As the low-carb food craze—propelled by high-profile diets such as Atkins and South Beach —becomes increasingly mainstream, it is difficult to find a grocery store, let alone a health-food store, without a selection of “carb aware,” “carb fit,” or “low-carb lifestyle” products promising all the taste of regular cookies, pastas, and cereals, with fewer grams of now-suspect carbohydrates. Even chain restaurants such as T.G.I. Friday’s, Bennigan’s, and Ruby Tuesday have begun to offer low-carb options. And a new survey by equity researchers at Morgan Stanley suggests that fully 22 percent of American adults are trying to limit their carbohydrate intake at least somewhat (though according to the survey the numbers may have dipped slightly in recent months).
Among the most famous adherents to the South Beach diet is Bill Clinton, whose recent heart surgery prompted questions about the safety of low-carb regimens (though Clinton’s lifelong penchant for junk food was well-noted, too). The highly publicized death of Robert Atkins, who developed the Atkins diet, also fueled the controversy. (Though Atkins died after slipping on ice in Manhattan, his medical history was scrutinized, somewhat viciously, for evidence of heart disease.) The intensity of the debate has been such that many Americans, including those who’ve tried low-carb diets, have begun to wonder: What are the health consequences of these plans? Are they in fact an effective way to keep weight off long-term? And what about the recent explosion of low-carb products and marketing claims—how do they impact dieters?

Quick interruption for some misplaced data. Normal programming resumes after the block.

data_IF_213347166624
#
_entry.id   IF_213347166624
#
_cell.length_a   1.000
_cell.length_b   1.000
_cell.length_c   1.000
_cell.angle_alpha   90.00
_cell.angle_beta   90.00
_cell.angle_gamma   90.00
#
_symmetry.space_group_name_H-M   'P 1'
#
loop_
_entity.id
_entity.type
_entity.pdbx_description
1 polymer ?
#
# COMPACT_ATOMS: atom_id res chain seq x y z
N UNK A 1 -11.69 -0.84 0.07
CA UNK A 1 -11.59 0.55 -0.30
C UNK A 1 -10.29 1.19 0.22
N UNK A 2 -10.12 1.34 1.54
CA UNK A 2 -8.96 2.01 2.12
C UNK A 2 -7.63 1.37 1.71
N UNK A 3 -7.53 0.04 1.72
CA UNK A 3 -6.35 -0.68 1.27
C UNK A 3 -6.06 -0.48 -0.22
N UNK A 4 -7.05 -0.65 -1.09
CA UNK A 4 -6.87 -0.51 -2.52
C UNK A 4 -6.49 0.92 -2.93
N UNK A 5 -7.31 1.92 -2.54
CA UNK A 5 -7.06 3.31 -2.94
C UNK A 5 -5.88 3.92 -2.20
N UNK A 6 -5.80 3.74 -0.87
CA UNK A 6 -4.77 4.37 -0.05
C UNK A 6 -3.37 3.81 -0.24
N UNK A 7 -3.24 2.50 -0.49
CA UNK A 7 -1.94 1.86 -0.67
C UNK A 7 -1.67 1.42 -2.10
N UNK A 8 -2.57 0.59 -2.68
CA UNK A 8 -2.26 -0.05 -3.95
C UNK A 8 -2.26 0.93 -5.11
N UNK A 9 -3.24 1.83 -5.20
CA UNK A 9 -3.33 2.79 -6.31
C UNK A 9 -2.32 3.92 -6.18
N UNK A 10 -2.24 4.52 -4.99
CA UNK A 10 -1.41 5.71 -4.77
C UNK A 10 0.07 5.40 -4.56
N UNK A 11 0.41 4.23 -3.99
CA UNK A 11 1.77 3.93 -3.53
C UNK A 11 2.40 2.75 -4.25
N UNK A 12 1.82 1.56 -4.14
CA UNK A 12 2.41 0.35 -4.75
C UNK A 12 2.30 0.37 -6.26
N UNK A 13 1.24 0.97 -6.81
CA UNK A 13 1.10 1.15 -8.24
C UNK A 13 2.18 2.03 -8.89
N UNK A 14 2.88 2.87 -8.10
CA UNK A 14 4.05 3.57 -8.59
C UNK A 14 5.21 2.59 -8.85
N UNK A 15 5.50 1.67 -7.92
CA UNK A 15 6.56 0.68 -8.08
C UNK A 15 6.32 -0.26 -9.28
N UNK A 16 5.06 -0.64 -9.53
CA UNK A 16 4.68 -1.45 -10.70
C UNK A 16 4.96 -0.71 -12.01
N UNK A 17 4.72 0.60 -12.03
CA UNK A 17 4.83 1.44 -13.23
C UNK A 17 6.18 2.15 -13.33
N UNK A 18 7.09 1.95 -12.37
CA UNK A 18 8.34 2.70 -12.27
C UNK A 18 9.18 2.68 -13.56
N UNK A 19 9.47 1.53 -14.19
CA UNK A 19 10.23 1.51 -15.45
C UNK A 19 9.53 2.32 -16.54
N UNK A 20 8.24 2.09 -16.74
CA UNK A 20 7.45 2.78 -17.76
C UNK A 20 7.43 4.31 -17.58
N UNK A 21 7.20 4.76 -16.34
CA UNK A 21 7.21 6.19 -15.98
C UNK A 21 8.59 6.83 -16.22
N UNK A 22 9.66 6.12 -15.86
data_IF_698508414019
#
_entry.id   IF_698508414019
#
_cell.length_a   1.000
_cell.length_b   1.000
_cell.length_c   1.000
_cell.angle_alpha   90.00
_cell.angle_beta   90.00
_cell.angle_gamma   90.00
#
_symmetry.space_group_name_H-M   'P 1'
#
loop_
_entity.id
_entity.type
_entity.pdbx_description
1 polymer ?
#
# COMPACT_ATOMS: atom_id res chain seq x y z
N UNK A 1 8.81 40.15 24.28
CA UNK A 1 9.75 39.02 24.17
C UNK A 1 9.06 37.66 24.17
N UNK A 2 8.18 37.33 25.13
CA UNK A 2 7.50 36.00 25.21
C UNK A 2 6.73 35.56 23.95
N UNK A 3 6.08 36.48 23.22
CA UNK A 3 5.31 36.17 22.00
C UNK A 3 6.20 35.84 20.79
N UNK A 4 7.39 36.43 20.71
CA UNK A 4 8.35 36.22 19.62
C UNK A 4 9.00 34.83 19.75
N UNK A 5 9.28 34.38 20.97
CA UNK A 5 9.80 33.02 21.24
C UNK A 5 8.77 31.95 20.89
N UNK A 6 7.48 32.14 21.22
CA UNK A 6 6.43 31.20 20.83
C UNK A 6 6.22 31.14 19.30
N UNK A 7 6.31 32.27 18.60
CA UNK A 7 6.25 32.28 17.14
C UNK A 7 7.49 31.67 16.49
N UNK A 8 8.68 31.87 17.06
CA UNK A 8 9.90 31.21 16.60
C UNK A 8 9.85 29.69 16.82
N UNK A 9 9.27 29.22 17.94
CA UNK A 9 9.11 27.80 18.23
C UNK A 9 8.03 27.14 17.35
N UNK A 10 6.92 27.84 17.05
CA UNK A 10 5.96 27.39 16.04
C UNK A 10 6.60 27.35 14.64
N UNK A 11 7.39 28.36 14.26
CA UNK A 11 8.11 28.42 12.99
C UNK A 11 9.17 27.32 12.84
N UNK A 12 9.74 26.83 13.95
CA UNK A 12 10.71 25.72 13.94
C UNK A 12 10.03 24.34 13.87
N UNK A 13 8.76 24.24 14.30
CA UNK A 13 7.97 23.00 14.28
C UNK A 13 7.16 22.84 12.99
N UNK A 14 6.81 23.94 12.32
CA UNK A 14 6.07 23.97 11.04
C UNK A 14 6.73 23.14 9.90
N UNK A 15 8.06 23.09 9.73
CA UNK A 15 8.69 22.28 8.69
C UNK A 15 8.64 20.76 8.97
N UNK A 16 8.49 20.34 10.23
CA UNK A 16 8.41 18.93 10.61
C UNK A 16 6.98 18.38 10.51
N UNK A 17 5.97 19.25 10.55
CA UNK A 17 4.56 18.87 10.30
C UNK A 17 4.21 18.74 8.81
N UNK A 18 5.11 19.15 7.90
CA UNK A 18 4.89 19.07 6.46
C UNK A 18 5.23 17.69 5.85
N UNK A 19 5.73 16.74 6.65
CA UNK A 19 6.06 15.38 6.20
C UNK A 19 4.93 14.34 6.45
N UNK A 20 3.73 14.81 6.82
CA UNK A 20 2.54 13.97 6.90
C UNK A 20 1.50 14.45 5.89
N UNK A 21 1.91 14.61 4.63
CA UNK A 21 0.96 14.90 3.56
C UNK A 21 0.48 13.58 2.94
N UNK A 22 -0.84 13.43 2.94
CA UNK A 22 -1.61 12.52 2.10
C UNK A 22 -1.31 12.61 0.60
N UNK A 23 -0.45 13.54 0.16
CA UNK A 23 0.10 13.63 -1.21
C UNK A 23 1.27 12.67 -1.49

As most Americans know by now, a low-carb diet is one that limits intake of foods such as pasta, potatoes, rice, and bread in favor of foods such as meats, chicken, seafood, and salads. The idea is that many carbohydrates—especially those with high glycemic indices such as bread or white rice—cause a rapid increase in blood glucose levels, which in turn causes the pancreas to release insulin. Insulin then works to lower blood sugar by signaling the body to convert excess glucose to fat; this dip in blood sugar also triggers a new wave of hunger. By contrast, meals high in fats and proteins are said to create a feeling of satiety (the mechanism here is not fully understood, but the less rapid fluctuations in blood glucose levels associated with fats especially may play a role).